Living a Nightmare

By: Heather Hale

My interview with West Side Buffalo native Teresa Sepulveda gave definition to what a dreaded phone call really is. Five days before her 20th birthday, Teresa was going to speak at a conference through the organization Puerto Rican Youth Development and Resource Center, and within this organization she works as a suicide prevention worker. Right before getting on stage to give her presentation she received a phone call from her boyfriend of seven years that he had been shot,  he was still back home in Buffalo and had not gone to the conference.  One of the young ladies in the youth group with Teresa at this conference was her boyfriend’s sister who was receiving a similar call about her brother at the same time. Both were obviously very upset by this news and immediately left the conference. The trip from Syracuse back to Buffalo took an hour and that trip in normal not wanting the cops chasing you speeds would take at least 2 hours. Thoughts of the worst possibilities were running through Teresa’s head during that trip and all she wanted was to be back to Buffalo and by her boyfriend’s side.  It ended up that her boyfriend had been shot once in the face and once in the chest as the result of what appeared to be a robbery gone very wrong.  During the five days following the incident, Teresa only left the hospital once. Her boyfriend apologized to Teresa for putting her through all of this. He apologized in spite of the fact that it was not his fault and he was the one in physical pain and laying in the hospital bed. Since the shooting Teresa and her boyfriend have moved away from the sight of the shooting as it also became rumored that the shooting/robbery was a targeted one stemming from jealousy.  Hopefully this is the last incident of this nature that they will  need to endure, but overall their relationship has become stronger as a result of it.

Advertisements

One response to “Living a Nightmare

  1. Lead: 4 Your instincts are right here. Start with the most exciting moment. I’d drop the first sentence though. More dramatic to just jump right in.
    Interviews: 2/3 Clearly you asked a lot of questions and were able to recount events as they unfolded, which is great. Still, I’d like to know more. I still don’t understand how the shooting occurred. What wasn’t his fault? Whose fault was it? Was he part of the robbery? An innocent victim? Who was jealous of whom? Why did he apologize to her? Why is she still with him? What does she see in him — these are all questions a good interviewer needs to ask.

    . When you say “thoughts of the worst possibilities were running through her head,” my question is, “What thoughts?” A careful interviewer will ask and then use those details to pull the reader in — and to help him/her understand Teresa better.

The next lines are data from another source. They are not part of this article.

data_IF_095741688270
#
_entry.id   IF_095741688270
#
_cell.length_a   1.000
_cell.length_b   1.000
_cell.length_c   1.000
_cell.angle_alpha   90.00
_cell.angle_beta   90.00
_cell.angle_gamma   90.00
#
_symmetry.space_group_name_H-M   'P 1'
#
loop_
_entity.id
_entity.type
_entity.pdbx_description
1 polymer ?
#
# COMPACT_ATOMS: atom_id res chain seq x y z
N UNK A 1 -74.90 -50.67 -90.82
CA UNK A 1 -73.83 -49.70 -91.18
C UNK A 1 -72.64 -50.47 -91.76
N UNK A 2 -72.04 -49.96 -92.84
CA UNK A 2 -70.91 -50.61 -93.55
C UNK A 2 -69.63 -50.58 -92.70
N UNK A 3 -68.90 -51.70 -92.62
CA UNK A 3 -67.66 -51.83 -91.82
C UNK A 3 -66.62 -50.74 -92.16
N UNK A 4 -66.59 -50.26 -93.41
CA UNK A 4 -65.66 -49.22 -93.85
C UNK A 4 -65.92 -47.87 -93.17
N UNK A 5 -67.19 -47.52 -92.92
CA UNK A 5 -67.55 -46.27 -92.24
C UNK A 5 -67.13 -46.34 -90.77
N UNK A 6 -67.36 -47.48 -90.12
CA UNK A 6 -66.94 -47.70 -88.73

So you could say: Thoughts of him dead on a cold street flashed through her head. Or what if he lived but was paralyzed, blind or unable to speak? She imagined his mother (you fill in the blanks here — but through her thoughts we not only learn about her, but about him and their relationship.)
    Grammar/style: 2/3 What happened to paragraphs? This huge block is hard to read.
    Also you insert opinion with luckily, hopefully.

    Your writing here is not as sharp as it has been. Some sentences verge on run-ons.

    For instance:
    One of the young ladies in the youth group with Teresa at this conference was her boyfriend’s sister who was receiving a similar call about her brother at the same time. Both were obviously very upset by this news and immediately left the conference

    This is confusing. Why not say:
    Her boyfriend’s sister xx (give name) was with her. Xx’s brother was also shot and the two rushed out together in tears.

    Here’s an example of showing, not telling. Say they were in tears or whatever they did to show emotion rather than say they were “obviously upset.”

    . The trip from Syracuse back to Buffalo took an hour and that trip in normal not wanting the cops chasing you speeds would take at least 2 hours.

    They drove carefully on the xx mile trip from Buffalo to Syracuse, not wanting further contact with the law. The calm speed of the car belied their inner panic.

    Hope that helps.

Leave a Reply

Fill in your details below or click an icon to log in:

WordPress.com Logo

You are commenting using your WordPress.com account. Log Out / Change )

Twitter picture

You are commenting using your Twitter account. Log Out / Change )

Facebook photo

You are commenting using your Facebook account. Log Out / Change )

Google+ photo

You are commenting using your Google+ account. Log Out / Change )

Connecting to %s